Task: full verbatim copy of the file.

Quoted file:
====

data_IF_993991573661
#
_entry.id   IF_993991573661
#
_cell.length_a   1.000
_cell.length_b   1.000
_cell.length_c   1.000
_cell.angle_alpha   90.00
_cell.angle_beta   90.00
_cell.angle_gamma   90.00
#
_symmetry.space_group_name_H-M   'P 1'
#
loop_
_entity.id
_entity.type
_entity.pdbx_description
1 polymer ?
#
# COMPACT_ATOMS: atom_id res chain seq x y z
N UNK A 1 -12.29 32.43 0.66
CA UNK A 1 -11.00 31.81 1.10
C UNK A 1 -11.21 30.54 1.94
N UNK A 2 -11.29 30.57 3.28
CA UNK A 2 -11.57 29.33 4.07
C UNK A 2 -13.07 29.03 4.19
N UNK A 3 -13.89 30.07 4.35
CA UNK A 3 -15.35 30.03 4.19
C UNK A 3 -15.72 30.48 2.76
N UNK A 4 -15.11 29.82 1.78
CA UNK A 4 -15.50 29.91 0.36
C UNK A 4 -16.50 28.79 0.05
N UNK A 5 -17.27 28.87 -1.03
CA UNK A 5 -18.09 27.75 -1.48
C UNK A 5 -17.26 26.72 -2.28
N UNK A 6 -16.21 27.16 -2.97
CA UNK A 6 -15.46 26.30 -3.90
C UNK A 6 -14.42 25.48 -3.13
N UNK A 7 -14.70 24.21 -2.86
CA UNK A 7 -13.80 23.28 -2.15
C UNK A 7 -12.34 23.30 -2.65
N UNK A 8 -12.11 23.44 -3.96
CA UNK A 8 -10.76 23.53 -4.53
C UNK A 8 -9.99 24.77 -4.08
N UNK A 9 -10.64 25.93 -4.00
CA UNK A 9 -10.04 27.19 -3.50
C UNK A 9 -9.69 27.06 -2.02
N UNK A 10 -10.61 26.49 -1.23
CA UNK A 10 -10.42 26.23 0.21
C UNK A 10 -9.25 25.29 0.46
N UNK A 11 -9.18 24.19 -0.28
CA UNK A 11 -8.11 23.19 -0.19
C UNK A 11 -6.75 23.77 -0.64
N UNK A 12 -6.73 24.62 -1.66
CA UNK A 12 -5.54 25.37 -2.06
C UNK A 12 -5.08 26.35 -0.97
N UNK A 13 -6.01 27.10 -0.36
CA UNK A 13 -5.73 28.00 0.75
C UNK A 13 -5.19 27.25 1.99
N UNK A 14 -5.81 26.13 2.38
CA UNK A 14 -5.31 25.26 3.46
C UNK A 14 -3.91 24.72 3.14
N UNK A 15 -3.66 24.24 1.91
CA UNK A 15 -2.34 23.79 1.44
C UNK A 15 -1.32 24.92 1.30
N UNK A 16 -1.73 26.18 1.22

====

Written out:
data_IF_993991573661
#
_entry.id   IF_993991573661
#
_cell.length_a   1.000
_cell.length_b   1.000
_cell.length_c   1.000
_cell.angle_alpha   90.00
_cell.angle_beta   90.00
_cell.angle_gamma   90.00
#
_symmetry.space_group_name_H-M   'P 1'
#
loop_
_entity.id
_entity.type
_entity.pdbx_description
1 polymer ?
#
# COMPACT_ATOMS: atom_id res chain seq x y z
N UNK A 1 -12.29 32.43 0.66
CA UNK A 1 -11.00 31.81 1.10
C UNK A 1 -11.21 30.54 1.94
N UNK A 2 -11.29 30.57 3.28
CA UNK A 2 -11.57 29.33 4.07
C UNK A 2 -13.07 29.03 4.19
N UNK A 3 -13.89 30.07 4.35
CA UNK A 3 -15.35 30.03 4.19
C UNK A 3 -15.72 30.48 2.76
N UNK A 4 -15.11 29.82 1.78
CA UNK A 4 -15.50 29.91 0.36
C UNK A 4 -16.50 28.79 0.05
N UNK A 5 -17.27 28.87 -1.03
CA UNK A 5 -18.09 27.75 -1.48
C UNK A 5 -17.26 26.72 -2.28
N UNK A 6 -16.21 27.16 -2.97
CA UNK A 6 -15.46 26.30 -3.90
C UNK A 6 -14.42 25.48 -3.13
N UNK A 7 -14.70 24.21 -2.86
CA UNK A 7 -13.80 23.28 -2.15
C UNK A 7 -12.34 23.30 -2.65
N UNK A 8 -12.11 23.44 -3.96
CA UNK A 8 -10.76 23.53 -4.53
C UNK A 8 -9.99 24.77 -4.08
N UNK A 9 -10.64 25.93 -4.00
CA UNK A 9 -10.04 27.19 -3.50
C UNK A 9 -9.69 27.06 -2.02
N UNK A 10 -10.61 26.49 -1.23
CA UNK A 10 -10.42 26.23 0.21
C UNK A 10 -9.25 25.29 0.46
N UNK A 11 -9.18 24.19 -0.28
CA UNK A 11 -8.11 23.19 -0.19
C UNK A 11 -6.75 23.77 -0.64
N UNK A 12 -6.73 24.62 -1.66
CA UNK A 12 -5.54 25.37 -2.06
C UNK A 12 -5.08 26.35 -0.97
N UNK A 13 -6.01 27.10 -0.36
CA UNK A 13 -5.73 28.00 0.75
C UNK A 13 -5.19 27.25 1.99
N UNK A 14 -5.81 26.13 2.38
CA UNK A 14 -5.31 25.26 3.46
C UNK A 14 -3.91 24.72 3.14
N UNK A 15 -3.66 24.24 1.91
CA UNK A 15 -2.34 23.79 1.44
C UNK A 15 -1.32 24.92 1.30
N UNK A 16 -1.73 26.18 1.22